Case #189 - The skillful blast

Cynthia wanted to do some therapy work, but was not clear on just what to choose. I asked about her background - she was a social worker. She had been divorced for some time; she wanted a family in the future, but was not ready at this point.

Her issue as it emerged, was a current problem at work, to do with problems 'managing the team'. I asked a series of questions, focusing her on questions such as - 'what exactly, who exactly, when exactly', before we arrived clearly at the problem.

One of her employees was not pulling his weight. She and others in the team were compensating by increasing their own workload. It was clear to me - she was avoiding conflict. I asked about whether this was also the case in her previous marriage, she agreed.

I asked if she had ever had a good fight. She thought for some time, and replied that once she was so frustrated with her mother, so many things had built up, that she blasted her, told her all her opinions. It had been 'refreshing', and had not seemed to damage her relationship with her mother.

This was an important template for me to work with. So I invited her into a thought experiment first - to imagine 'blasting' the employee at work. She smiled, and was happy to imagine that.

I then proposed a more challenging experiment - to put a chair in front of her for the employee, and to imagine he was in front of her, and 'blast' him. She agreed.

When she did so, it hardly seemed like a blast to me. But she was shaking. So I moved closer to her, put my hand on her back (after checking with her) to support her. She said she had a violent feeling in her chest, but was trying to calm herself. Instead, I invited her to be with that violent feeling. I told her that I would rate her blast at 10%; she told me for her it was more like 50%.

I then showed her what I would do if I played her role - I did a little demonstration blast, where I spoke strongly and did not mince my words. Cynthia's response was a fearful one - that she did not want to be a bad person - putting others down, or being mean. This was a self belief, or introject, but I didnt want to go into that in the moment.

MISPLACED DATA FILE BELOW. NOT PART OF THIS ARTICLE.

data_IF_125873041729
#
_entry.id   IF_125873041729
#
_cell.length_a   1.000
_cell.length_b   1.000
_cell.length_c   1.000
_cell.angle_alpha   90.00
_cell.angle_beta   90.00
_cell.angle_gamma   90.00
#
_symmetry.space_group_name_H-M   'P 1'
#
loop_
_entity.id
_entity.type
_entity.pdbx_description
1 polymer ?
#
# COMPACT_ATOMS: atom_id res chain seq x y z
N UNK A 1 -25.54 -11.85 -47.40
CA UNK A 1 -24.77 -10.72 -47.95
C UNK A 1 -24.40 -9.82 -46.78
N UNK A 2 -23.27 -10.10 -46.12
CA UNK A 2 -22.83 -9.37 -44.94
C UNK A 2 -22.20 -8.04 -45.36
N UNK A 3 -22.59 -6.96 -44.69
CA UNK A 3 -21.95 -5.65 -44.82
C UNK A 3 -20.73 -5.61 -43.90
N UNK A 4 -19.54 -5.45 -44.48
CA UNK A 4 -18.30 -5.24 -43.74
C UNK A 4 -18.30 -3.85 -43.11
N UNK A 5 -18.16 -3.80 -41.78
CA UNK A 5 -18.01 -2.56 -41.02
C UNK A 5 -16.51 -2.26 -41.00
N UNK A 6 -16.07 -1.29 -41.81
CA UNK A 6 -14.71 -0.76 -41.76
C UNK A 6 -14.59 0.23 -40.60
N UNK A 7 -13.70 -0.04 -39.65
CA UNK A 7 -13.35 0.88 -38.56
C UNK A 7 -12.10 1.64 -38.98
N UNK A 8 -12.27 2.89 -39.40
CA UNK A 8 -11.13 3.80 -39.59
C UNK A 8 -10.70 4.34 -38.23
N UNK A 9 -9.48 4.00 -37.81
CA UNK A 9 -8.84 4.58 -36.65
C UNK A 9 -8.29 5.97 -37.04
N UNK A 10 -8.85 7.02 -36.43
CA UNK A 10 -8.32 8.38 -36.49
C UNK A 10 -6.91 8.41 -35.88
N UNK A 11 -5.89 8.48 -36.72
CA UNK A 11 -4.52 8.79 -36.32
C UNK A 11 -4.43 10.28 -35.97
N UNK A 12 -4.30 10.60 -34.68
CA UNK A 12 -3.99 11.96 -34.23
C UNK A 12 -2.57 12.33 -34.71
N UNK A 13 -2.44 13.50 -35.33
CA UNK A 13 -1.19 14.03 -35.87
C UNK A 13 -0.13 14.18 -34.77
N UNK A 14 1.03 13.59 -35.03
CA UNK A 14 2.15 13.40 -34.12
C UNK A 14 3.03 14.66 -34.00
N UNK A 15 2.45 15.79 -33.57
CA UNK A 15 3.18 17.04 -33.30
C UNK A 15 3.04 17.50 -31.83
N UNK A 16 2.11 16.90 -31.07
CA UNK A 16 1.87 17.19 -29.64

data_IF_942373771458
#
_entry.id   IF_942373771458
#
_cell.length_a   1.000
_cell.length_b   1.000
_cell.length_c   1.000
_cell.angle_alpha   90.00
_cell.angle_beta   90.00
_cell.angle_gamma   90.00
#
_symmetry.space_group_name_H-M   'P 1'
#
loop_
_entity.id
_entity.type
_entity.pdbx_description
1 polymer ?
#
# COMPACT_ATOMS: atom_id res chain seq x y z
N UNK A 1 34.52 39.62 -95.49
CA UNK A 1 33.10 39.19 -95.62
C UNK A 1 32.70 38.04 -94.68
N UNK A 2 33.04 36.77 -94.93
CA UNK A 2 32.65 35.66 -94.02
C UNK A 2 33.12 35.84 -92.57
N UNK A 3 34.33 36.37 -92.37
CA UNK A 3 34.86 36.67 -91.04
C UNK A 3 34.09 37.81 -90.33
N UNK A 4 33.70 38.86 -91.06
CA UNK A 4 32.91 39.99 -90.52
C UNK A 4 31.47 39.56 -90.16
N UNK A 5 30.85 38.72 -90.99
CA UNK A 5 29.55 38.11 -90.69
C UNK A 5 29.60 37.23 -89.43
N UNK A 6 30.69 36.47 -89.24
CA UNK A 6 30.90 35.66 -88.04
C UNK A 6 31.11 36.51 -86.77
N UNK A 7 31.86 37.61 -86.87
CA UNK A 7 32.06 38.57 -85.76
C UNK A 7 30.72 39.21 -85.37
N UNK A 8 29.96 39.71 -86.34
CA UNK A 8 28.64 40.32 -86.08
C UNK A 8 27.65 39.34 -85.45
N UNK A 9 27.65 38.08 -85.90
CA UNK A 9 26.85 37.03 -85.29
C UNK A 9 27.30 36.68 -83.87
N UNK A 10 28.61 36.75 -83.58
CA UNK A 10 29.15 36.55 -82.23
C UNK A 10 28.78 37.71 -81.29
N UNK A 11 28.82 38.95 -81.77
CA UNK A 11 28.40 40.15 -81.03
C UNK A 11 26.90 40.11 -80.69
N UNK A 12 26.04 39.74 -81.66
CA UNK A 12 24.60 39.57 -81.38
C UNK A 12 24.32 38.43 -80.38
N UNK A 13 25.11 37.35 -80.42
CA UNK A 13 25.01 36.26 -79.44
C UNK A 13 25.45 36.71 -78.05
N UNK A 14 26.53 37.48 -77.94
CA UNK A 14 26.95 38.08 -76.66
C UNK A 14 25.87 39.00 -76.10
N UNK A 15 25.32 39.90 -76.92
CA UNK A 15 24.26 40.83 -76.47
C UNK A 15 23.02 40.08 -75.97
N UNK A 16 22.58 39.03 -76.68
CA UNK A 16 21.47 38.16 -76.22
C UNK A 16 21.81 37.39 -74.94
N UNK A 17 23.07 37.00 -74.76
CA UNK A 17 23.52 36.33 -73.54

So I outlined to her the theory of separating out person from behaviour. I put out two pillows on either side of the chair. One I said was the person, the other the behaviour. I invited Cynthia to talk to them alternately. She easily did so - acknolwedging the personhood of the employee, then in a powerful voice and powerful words, outlining the unacceptable behaviour.

She felt calm, and pleased that she had been able to 'blast', without being destrutive of the other person. Aggression is a topic of interest in Gestalt. It is not seen in negative terms. It is life energy - which usulally becomes overly suppressed according to social norms and rules - or introjects - that a person 'swallows'. This increases passivity, reduces assertion, and leads to a loss of life energy. The person doesnt really know who they are, what they want, and they dont bring themselves fully into relationship.

In this case, Cynthia's avoidance of conflict was an avoidance of her own aggressive energy. Whilst there is no doubt, aggressive energy can be destructive, its also destructive to turn it inwards, or to fail to express it when appropriate. This was the problem at work - her accepting a higher workload rather than holding someone accountable - and was likely to be a large part of the failure of the marriage.

But Cynthia needed a great deal of support to be able to get in touch with and express the full extent of her feelings. Ultimately, she needed to find a way to do so, and reconcile her values. This was provided the through process of the Gestalt experiment, finally culminating in the skill of separating behaviour and person. Without the actual experiment, this would remain simply a 'good idea', or just become a kind of skill to practice. What was significant here is that her understanding represented an integration, resulting from the combination of the challenge of the experiment, her own risk taking in the process, and then being taught the skill. These come together in our goal in Gestalt - the integration of new way of being and understanding, into the person's being.

Posted by Steve Vinay Gunther